A strong, ongoing partnership between industry and academia
Google’s latest show of support came at NYU Tandon’s CSAW
This month, Google lent some star power to CSAW 2023, Tandon’s annual cybersecurity competition, held since 2003 and now the most comprehensive student cyber event of its type.
This year’s CSAW was keynoted by Mariana Raykova, a research scientist from Google’s Private Computing Group, who explained her work with privacy-enhancing technology for protected computing to a packed crowd of CSAW participants from around the world.
Raykova, who sat on the Privacy Preserving Techniques Task Team that advised the U.N. Global Working Group on Big Data in the preparation of its handbook on the topic, stressed Google’s commitment to anonymizing the personal data in its datasets – even as those datasets get increasingly larger.
Her presence only strengthened the longstanding connection between the iconic company and the school: This summer, for example, Google announced the company’s Cyber NYC Institutional Research Program, aimed at stimulating the cybersecurity ecosystem and establishing New York City as the global leader in cybersecurity. As part of the initiative, NYU Tandon is receiving $1 million in annual funding, each year through 2025 in order to grow its cybersecurity degree programs, bolster the future workforce, and champion underrepresented groups in cybersecurity.
Earlier this year, top-level figures from Google, including Senior Engineering Director Todd Underwood and CIO Phil Venables (also a Tandon Board Member), came to Brooklyn to take part in a panel–attended by hundreds of students–to discuss the future of the field.
Other supporters, other voices
Raykova was a major draw in an impressive CSAW line-up of expert speakers that also included:
- Dan Guido, the CEO and founder of Trail of Bits, who discussed how AI is impacting cybersecurity. (Guido earned his bachelor’s degree from NYU Tandon in 2008 and has also served as an adjunct professor and hacker-in-residence; he was involved in CSAW from its earliest inception, making his appearance in 2023 something of a two-decade, full-circle moment; he has said: “CSAW played a large part in how I came to love cybersecurity, and I'm glad it still does to so many students.”)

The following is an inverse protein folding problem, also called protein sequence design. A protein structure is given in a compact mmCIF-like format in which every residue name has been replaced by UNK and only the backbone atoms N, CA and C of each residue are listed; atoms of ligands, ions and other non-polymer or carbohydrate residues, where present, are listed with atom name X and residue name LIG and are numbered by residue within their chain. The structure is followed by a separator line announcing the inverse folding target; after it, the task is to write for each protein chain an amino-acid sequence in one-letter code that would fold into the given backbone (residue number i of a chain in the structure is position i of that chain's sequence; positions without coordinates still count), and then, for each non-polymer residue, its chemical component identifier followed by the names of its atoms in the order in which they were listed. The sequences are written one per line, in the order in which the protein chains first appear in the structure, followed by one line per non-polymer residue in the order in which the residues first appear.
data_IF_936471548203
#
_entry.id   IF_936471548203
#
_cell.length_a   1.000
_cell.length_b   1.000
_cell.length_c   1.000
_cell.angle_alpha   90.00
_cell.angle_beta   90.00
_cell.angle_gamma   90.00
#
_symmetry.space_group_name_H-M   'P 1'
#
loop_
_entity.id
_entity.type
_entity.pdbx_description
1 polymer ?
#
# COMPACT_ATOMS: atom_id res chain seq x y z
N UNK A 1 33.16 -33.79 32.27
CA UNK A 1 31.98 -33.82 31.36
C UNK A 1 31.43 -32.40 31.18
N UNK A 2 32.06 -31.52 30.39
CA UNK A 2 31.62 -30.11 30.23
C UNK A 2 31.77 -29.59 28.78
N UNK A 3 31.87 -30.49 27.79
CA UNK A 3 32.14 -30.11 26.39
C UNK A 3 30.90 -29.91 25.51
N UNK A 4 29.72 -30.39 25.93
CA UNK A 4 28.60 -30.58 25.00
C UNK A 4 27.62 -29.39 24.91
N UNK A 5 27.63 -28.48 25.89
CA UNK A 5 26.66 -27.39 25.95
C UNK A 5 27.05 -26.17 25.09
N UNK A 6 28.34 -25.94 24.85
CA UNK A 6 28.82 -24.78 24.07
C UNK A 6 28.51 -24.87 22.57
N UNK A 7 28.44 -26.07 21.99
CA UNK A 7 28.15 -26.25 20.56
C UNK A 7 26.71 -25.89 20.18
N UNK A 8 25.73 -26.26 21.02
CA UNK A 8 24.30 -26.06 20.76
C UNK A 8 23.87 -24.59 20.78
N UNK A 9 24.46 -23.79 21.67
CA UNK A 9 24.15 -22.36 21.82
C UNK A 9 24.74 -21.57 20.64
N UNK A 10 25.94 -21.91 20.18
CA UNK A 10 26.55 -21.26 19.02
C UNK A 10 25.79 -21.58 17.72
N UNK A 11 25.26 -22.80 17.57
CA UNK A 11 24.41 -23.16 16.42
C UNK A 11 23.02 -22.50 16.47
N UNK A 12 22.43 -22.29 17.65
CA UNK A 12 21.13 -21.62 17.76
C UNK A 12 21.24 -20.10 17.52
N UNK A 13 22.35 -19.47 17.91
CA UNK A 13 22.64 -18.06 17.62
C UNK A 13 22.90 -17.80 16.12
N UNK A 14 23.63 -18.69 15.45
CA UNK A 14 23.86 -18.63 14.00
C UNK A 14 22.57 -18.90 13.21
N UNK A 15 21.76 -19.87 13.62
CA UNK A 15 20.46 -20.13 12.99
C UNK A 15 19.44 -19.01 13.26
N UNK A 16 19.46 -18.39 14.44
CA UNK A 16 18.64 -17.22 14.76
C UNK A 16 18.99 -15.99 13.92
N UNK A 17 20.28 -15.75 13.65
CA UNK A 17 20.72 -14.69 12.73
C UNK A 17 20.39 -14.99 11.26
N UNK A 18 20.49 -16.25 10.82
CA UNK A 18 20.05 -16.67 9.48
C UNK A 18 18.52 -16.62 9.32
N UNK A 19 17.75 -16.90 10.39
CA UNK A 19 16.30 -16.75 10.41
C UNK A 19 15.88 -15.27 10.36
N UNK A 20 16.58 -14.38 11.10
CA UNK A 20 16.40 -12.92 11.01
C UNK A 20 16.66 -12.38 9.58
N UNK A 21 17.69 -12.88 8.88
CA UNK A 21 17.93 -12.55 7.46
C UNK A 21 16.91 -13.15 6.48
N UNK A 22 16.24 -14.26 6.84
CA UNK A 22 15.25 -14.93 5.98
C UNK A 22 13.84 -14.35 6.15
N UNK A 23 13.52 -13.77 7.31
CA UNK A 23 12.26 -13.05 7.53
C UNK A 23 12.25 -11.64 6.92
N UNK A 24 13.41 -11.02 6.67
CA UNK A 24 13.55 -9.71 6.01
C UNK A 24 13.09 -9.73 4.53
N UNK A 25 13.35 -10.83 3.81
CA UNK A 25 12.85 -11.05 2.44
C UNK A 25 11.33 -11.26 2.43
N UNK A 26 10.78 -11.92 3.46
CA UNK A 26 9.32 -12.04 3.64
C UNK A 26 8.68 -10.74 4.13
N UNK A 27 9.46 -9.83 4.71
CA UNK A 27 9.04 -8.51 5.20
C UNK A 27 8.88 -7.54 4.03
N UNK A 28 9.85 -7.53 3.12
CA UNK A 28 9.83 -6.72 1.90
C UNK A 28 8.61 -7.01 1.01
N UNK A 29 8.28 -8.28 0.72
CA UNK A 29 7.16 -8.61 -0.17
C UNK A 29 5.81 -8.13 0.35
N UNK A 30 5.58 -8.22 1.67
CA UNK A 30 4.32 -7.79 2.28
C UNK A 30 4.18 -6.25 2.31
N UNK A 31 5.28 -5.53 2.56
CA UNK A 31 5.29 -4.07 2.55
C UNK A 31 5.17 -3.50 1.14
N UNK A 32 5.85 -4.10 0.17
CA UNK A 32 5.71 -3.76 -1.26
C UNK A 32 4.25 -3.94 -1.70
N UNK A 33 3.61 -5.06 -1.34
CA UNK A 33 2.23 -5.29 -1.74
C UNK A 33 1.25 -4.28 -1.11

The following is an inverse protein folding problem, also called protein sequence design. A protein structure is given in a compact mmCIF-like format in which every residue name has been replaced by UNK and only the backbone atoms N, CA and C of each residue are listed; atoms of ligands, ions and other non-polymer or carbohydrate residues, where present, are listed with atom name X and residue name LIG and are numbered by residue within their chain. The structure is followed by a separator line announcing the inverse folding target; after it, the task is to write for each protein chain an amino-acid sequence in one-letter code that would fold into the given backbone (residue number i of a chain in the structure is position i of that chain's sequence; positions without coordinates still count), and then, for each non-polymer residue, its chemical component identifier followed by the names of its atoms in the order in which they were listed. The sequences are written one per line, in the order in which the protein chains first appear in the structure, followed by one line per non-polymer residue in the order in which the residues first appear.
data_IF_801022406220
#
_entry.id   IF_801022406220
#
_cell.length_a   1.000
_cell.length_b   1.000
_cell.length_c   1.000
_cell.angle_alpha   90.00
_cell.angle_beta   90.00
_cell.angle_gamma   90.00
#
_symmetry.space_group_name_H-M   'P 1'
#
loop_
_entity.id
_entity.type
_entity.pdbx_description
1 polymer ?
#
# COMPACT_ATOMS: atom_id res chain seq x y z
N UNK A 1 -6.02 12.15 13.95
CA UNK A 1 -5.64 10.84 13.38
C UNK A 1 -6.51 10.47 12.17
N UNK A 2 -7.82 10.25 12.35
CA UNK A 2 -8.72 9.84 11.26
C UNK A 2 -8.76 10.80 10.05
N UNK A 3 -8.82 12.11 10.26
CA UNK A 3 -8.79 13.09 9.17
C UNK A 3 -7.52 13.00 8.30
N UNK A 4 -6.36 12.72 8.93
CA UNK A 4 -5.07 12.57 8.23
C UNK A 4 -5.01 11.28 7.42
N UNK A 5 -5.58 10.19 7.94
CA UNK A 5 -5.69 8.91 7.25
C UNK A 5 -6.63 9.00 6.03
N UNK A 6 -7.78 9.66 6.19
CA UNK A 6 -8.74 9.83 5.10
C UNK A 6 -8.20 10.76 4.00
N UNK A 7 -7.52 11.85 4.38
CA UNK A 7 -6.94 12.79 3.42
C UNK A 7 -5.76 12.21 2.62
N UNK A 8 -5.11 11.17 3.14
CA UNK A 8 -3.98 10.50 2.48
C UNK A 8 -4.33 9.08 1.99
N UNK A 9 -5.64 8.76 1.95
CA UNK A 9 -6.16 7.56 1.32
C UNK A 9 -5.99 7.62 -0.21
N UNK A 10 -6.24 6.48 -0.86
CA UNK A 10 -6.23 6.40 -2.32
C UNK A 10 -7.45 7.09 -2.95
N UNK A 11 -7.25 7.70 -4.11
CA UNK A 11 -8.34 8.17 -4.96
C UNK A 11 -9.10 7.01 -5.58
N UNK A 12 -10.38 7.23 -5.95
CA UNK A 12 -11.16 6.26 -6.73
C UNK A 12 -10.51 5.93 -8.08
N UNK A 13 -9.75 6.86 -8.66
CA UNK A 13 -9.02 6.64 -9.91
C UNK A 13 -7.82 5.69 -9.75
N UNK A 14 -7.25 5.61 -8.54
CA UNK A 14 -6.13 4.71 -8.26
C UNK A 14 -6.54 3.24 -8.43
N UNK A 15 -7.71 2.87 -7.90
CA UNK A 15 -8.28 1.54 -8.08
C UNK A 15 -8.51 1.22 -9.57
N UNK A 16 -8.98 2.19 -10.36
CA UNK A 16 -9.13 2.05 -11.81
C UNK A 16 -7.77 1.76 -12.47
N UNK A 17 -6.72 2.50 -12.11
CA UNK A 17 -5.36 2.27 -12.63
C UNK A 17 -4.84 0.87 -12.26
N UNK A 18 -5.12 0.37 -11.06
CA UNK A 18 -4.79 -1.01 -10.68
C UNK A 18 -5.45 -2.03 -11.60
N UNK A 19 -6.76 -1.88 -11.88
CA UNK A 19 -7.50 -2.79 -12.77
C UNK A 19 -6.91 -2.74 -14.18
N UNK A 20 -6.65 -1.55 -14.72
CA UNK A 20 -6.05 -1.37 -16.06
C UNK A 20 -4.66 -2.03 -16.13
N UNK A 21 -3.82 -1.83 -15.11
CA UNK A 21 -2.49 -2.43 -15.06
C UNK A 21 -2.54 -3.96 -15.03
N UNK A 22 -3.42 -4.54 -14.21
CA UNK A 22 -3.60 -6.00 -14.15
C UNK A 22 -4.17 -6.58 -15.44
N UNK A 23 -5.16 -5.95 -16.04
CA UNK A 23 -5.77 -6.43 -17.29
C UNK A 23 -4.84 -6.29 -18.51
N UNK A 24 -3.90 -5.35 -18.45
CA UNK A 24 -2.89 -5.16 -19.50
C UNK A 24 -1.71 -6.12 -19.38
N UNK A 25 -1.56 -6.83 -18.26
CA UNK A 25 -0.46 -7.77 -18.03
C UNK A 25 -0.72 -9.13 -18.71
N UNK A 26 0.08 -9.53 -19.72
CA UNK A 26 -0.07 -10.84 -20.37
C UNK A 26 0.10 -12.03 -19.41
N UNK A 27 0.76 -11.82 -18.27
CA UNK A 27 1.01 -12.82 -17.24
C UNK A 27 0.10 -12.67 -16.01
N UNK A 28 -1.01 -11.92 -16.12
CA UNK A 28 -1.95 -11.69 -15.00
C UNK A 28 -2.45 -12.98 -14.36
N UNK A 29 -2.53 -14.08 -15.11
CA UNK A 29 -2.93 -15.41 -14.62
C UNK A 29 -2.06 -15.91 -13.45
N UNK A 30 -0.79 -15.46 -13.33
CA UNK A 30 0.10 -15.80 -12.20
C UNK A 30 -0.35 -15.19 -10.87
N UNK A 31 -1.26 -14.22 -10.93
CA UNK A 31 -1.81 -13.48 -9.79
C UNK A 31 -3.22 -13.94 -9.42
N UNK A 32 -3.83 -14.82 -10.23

- Patrick Schlapfer, a Senior Malware Analyst at HP Labs, who gave an evocative presentation on what he called “the Wild West” of cybercrime
- NYU Tandon Associate Professor of Computer Science and Engineering Brendan Dolan Gavitt, whose researches focuses on developing techniques to ease or automate the understanding of large, real-world software systems in order to develop novel defenses against cyberattacks
Google was far from the only industry leader lending their backing to CSAW: in addition to HP and Trail of Bits, other sponsors included snyk; the MTA; Darktrace; TIAA; efabless; ConEd; NYSTAR; the NSF; Synopsys; T. Rowe Price; Zellic; and The Depository Trust & Clearing Corporation (DTCC), which recently partnered with Tandon in expanding the school’s Center for Cybersecurity to include a major area of expertise in resiliency – with most sending representatives to review resumes and discuss internship and employment opportunities with some 200 students who attended the CSAW Career Fair.
The games at a glance
As impressive as the industry presentations and career fair, few would argue that the most riveting part of CSAW remains the variety of heated competitions, which collectively drew almost 600 finalists from around the globe.
The AI Hardware Attack Challenge, which called upon participants to use generative AI to insert a hardware vulnerability, such as a trojan or backdoor, into an open-source digital design of their choice – with points awarded for subtle yet powerful exploits, such as those that allow system compromise from userspace.
The Applied Research Competition, for published papers with practical application.
BioHack 3D, which involved brainstorming ingenious attacks on biochips, cunningly designed to slip past post-manufacturing security checks unnoticed.
One of the oldest and largest Capture the Flag events in the world, routinely drawing well over 1,000 teams in its initial rounds.
The Embedded Security Challenge, first run in 2008 and the oldest hardware security competition in the world, with this year’s edition focusing on side channel attacks on critical cyber-physical systems.
Hack 3D, aimed at students interested in the security of additive manufacturing systems.
Hack My Robot, organized by the S.M.A.R.T. Construction Research Group with support and collaboration from the Center for Cybersecurity (CCS) at NYUAD and the Center for AI and Robotics (CAIR) at NYUAD.
The LLM Attack Challenge, which recognized the burgeoning popularity of large language models (LLM) and their ability to pinpoint the vulnerabilities in software and generate code to attack it.
Logic Locking, which tested students’ facility with a revolutionary technique for protecting the intellectual property of integrated circuits from myriad security threats.
- Registrants: 931
- Research posters on display: 40
- Global embedded security teams: 20
- Teams attempting logic locking: 7
- Most solves by the top embedded security teams: 6 out of 6
- Teams in Capture the Flag finals: 51
- Length of Capture the Flag finals: 36 hours
- Top-three Capture the Flag Teams: Team sigpwny (University of Illinois Urbana-Champaign), Team GreyHat (Georgia Institute of Technology), Team StackPhish (Arizona State University, Northeastern University, UC Santa Barbara)